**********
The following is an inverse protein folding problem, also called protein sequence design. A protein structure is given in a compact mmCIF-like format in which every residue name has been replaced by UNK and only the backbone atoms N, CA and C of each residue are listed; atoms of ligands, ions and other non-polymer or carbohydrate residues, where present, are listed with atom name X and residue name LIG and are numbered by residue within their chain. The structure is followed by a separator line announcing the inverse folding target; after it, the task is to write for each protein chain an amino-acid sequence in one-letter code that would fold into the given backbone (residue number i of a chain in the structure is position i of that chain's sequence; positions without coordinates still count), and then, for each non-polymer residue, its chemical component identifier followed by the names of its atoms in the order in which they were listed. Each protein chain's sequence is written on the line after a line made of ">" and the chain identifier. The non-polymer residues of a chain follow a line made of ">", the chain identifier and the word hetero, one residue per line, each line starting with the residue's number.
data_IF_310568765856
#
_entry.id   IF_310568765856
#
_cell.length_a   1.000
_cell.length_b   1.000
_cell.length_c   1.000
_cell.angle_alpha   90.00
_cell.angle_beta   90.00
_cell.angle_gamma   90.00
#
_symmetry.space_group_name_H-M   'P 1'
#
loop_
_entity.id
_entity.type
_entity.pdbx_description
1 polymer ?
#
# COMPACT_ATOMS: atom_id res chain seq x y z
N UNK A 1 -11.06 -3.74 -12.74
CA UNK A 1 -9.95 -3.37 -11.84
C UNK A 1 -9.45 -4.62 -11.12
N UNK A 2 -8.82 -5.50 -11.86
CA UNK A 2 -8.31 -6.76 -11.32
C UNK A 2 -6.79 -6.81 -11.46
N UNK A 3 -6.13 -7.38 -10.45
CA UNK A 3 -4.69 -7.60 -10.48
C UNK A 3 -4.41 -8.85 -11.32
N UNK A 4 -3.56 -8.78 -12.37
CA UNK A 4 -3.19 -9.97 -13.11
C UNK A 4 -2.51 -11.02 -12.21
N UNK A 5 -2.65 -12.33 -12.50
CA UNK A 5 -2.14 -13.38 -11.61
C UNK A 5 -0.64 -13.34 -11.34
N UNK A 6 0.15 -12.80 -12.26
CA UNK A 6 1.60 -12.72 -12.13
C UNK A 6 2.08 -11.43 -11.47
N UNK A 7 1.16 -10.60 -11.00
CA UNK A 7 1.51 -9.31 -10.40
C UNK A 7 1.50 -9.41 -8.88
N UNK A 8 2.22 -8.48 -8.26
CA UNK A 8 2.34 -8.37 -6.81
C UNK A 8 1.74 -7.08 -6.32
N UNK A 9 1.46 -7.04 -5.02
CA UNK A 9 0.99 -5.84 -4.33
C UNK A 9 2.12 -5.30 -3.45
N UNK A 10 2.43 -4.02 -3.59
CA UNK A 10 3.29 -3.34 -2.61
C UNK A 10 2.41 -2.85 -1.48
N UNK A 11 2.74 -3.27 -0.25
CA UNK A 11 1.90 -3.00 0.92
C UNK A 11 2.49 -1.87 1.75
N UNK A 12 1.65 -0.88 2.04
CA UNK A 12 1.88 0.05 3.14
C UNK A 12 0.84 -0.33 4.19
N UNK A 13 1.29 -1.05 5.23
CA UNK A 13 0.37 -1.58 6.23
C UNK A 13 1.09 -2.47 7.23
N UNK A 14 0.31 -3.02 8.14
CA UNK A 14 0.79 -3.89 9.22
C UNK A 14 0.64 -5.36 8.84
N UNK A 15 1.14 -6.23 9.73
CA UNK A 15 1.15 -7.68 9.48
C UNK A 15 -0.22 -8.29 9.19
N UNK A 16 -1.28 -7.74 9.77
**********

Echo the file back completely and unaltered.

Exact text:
The following is an inverse protein folding problem, also called protein sequence design. A protein structure is given in a compact mmCIF-like format in which every residue name has been replaced by UNK and only the backbone atoms N, CA and C of each residue are listed; atoms of ligands, ions and other non-polymer or carbohydrate residues, where present, are listed with atom name X and residue name LIG and are numbered by residue within their chain. The structure is followed by a separator line announcing the inverse folding target; after it, the task is to write for each protein chain an amino-acid sequence in one-letter code that would fold into the given backbone (residue number i of a chain in the structure is position i of that chain's sequence; positions without coordinates still count), and then, for each non-polymer residue, its chemical component identifier followed by the names of its atoms in the order in which they were listed. Each protein chain's sequence is written on the line after a line made of ">" and the chain identifier. The non-polymer residues of a chain follow a line made of ">", the chain identifier and the word hetero, one residue per line, each line starting with the residue's number.
data_IF_310568765856
#
_entry.id   IF_310568765856
#
_cell.length_a   1.000
_cell.length_b   1.000
_cell.length_c   1.000
_cell.angle_alpha   90.00
_cell.angle_beta   90.00
_cell.angle_gamma   90.00
#
_symmetry.space_group_name_H-M   'P 1'
#
loop_
_entity.id
_entity.type
_entity.pdbx_description
1 polymer ?
#
# COMPACT_ATOMS: atom_id res chain seq x y z
N UNK A 1 -11.06 -3.74 -12.74
CA UNK A 1 -9.95 -3.37 -11.84
C UNK A 1 -9.45 -4.62 -11.12
N UNK A 2 -8.82 -5.50 -11.86
CA UNK A 2 -8.31 -6.76 -11.32
C UNK A 2 -6.79 -6.81 -11.46
N UNK A 3 -6.13 -7.38 -10.45
CA UNK A 3 -4.69 -7.60 -10.48
C UNK A 3 -4.41 -8.85 -11.32
N UNK A 4 -3.56 -8.78 -12.37
CA UNK A 4 -3.19 -9.97 -13.11
C UNK A 4 -2.51 -11.02 -12.21
N UNK A 5 -2.65 -12.33 -12.50
CA UNK A 5 -2.14 -13.38 -11.61
C UNK A 5 -0.64 -13.34 -11.34
N UNK A 6 0.15 -12.80 -12.26
CA UNK A 6 1.60 -12.72 -12.13
C UNK A 6 2.08 -11.43 -11.47
N UNK A 7 1.16 -10.60 -11.00
CA UNK A 7 1.51 -9.31 -10.40
C UNK A 7 1.50 -9.41 -8.88
N UNK A 8 2.22 -8.48 -8.26
CA UNK A 8 2.34 -8.37 -6.81
C UNK A 8 1.74 -7.08 -6.32
N UNK A 9 1.46 -7.04 -5.02
CA UNK A 9 0.99 -5.84 -4.33
C UNK A 9 2.12 -5.30 -3.45
N UNK A 10 2.43 -4.02 -3.59
CA UNK A 10 3.29 -3.34 -2.61
C UNK A 10 2.41 -2.85 -1.48
N UNK A 11 2.74 -3.27 -0.25
CA UNK A 11 1.90 -3.00 0.92
C UNK A 11 2.49 -1.87 1.75
N UNK A 12 1.65 -0.88 2.04
CA UNK A 12 1.88 0.05 3.14
C UNK A 12 0.84 -0.33 4.19
N UNK A 13 1.29 -1.05 5.23
CA UNK A 13 0.37 -1.58 6.23
C UNK A 13 1.09 -2.47 7.23
N UNK A 14 0.31 -3.02 8.14
CA UNK A 14 0.79 -3.89 9.22
C UNK A 14 0.64 -5.36 8.84
N UNK A 15 1.14 -6.23 9.73
CA UNK A 15 1.15 -7.68 9.48
C UNK A 15 -0.22 -8.29 9.19
N UNK A 16 -1.28 -7.74 9.77